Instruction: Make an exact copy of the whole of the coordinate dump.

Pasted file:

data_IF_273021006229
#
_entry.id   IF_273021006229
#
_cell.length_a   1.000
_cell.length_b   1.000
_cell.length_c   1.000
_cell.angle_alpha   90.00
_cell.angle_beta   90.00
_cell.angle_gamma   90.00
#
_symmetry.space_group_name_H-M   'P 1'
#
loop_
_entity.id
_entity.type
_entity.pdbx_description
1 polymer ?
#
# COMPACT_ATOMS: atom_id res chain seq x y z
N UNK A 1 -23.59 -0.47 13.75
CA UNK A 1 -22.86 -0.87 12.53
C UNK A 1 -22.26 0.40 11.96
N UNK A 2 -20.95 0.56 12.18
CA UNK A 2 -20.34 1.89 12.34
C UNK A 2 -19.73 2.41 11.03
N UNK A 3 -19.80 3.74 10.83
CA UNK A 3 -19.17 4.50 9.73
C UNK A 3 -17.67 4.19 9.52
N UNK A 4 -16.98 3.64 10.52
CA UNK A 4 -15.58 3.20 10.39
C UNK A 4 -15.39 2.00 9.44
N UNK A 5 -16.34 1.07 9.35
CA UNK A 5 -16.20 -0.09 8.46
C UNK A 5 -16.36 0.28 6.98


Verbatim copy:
data_IF_273021006229
#
_entry.id   IF_273021006229
#
_cell.length_a   1.000
_cell.length_b   1.000
_cell.length_c   1.000
_cell.angle_alpha   90.00
_cell.angle_beta   90.00
_cell.angle_gamma   90.00
#
_symmetry.space_group_name_H-M   'P 1'
#
loop_
_entity.id
_entity.type
_entity.pdbx_description
1 polymer ?
#
# COMPACT_ATOMS: atom_id res chain seq x y z
N UNK A 1 -23.59 -0.47 13.75
CA UNK A 1 -22.86 -0.87 12.53
C UNK A 1 -22.26 0.40 11.96
N UNK A 2 -20.95 0.56 12.18
CA UNK A 2 -20.34 1.89 12.34
C UNK A 2 -19.73 2.41 11.03
N UNK A 3 -19.80 3.74 10.83
CA UNK A 3 -19.17 4.50 9.73
C UNK A 3 -17.67 4.19 9.52
N UNK A 4 -16.98 3.64 10.52
CA UNK A 4 -15.58 3.20 10.39
C UNK A 4 -15.39 2.00 9.44
N UNK A 5 -16.34 1.07 9.35
CA UNK A 5 -16.20 -0.09 8.46
C UNK A 5 -16.36 0.28 6.98